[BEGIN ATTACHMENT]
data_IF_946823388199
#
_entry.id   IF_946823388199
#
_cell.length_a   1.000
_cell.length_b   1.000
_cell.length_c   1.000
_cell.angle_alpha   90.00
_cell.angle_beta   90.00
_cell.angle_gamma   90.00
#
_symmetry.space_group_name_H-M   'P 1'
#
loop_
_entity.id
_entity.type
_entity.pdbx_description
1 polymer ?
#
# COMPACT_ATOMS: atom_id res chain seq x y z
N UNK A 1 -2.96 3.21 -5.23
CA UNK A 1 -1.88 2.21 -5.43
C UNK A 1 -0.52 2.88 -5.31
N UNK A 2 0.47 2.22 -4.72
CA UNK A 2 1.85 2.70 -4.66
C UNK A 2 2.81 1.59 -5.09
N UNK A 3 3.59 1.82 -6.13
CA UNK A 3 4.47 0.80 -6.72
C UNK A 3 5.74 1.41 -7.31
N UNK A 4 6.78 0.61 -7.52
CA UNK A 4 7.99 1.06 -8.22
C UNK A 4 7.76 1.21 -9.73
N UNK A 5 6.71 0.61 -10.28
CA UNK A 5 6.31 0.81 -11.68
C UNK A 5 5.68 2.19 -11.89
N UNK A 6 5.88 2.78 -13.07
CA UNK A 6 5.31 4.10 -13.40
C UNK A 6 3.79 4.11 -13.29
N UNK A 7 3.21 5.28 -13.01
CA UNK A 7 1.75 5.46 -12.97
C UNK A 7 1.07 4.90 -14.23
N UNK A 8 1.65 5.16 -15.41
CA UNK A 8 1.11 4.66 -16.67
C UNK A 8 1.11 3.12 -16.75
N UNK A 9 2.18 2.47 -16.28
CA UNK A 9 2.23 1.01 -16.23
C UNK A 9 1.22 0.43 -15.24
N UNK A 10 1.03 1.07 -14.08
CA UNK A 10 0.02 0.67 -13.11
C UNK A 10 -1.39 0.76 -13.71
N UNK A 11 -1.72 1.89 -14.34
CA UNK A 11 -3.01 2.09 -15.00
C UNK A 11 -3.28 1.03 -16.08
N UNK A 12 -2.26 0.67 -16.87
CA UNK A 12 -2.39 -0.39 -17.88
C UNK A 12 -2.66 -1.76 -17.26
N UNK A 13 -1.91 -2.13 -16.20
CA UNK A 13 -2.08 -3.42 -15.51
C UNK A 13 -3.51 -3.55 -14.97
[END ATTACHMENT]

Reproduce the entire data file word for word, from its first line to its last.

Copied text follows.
data_IF_946823388199
#
_entry.id   IF_946823388199
#
_cell.length_a   1.000
_cell.length_b   1.000
_cell.length_c   1.000
_cell.angle_alpha   90.00
_cell.angle_beta   90.00
_cell.angle_gamma   90.00
#
_symmetry.space_group_name_H-M   'P 1'
#
loop_
_entity.id
_entity.type
_entity.pdbx_description
1 polymer ?
#
# COMPACT_ATOMS: atom_id res chain seq x y z
N UNK A 1 -2.96 3.21 -5.23
CA UNK A 1 -1.88 2.21 -5.43
C UNK A 1 -0.52 2.88 -5.31
N UNK A 2 0.47 2.22 -4.72
CA UNK A 2 1.85 2.70 -4.66
C UNK A 2 2.81 1.59 -5.09
N UNK A 3 3.59 1.82 -6.13
CA UNK A 3 4.47 0.80 -6.72
C UNK A 3 5.74 1.41 -7.31
N UNK A 4 6.78 0.61 -7.52
CA UNK A 4 7.99 1.06 -8.22
C UNK A 4 7.76 1.21 -9.73
N UNK A 5 6.71 0.61 -10.28
CA UNK A 5 6.31 0.81 -11.68
C UNK A 5 5.68 2.19 -11.89
N UNK A 6 5.88 2.78 -13.07
CA UNK A 6 5.31 4.10 -13.40
C UNK A 6 3.79 4.11 -13.29
N UNK A 7 3.21 5.28 -13.01
CA UNK A 7 1.75 5.46 -12.97
C UNK A 7 1.07 4.90 -14.23
N UNK A 8 1.65 5.16 -15.41
CA UNK A 8 1.11 4.66 -16.67
C UNK A 8 1.11 3.12 -16.75
N UNK A 9 2.18 2.47 -16.28
CA UNK A 9 2.23 1.01 -16.23
C UNK A 9 1.22 0.43 -15.24
N UNK A 10 1.03 1.07 -14.08
CA UNK A 10 0.02 0.67 -13.11
C UNK A 10 -1.39 0.76 -13.71
N UNK A 11 -1.72 1.89 -14.34
CA UNK A 11 -3.01 2.09 -15.00
C UNK A 11 -3.28 1.03 -16.08
N UNK A 12 -2.26 0.67 -16.87
CA UNK A 12 -2.39 -0.39 -17.88
C UNK A 12 -2.66 -1.76 -17.26
N UNK A 13 -1.91 -2.13 -16.20
CA UNK A 13 -2.08 -3.42 -15.51
C UNK A 13 -3.51 -3.55 -14.97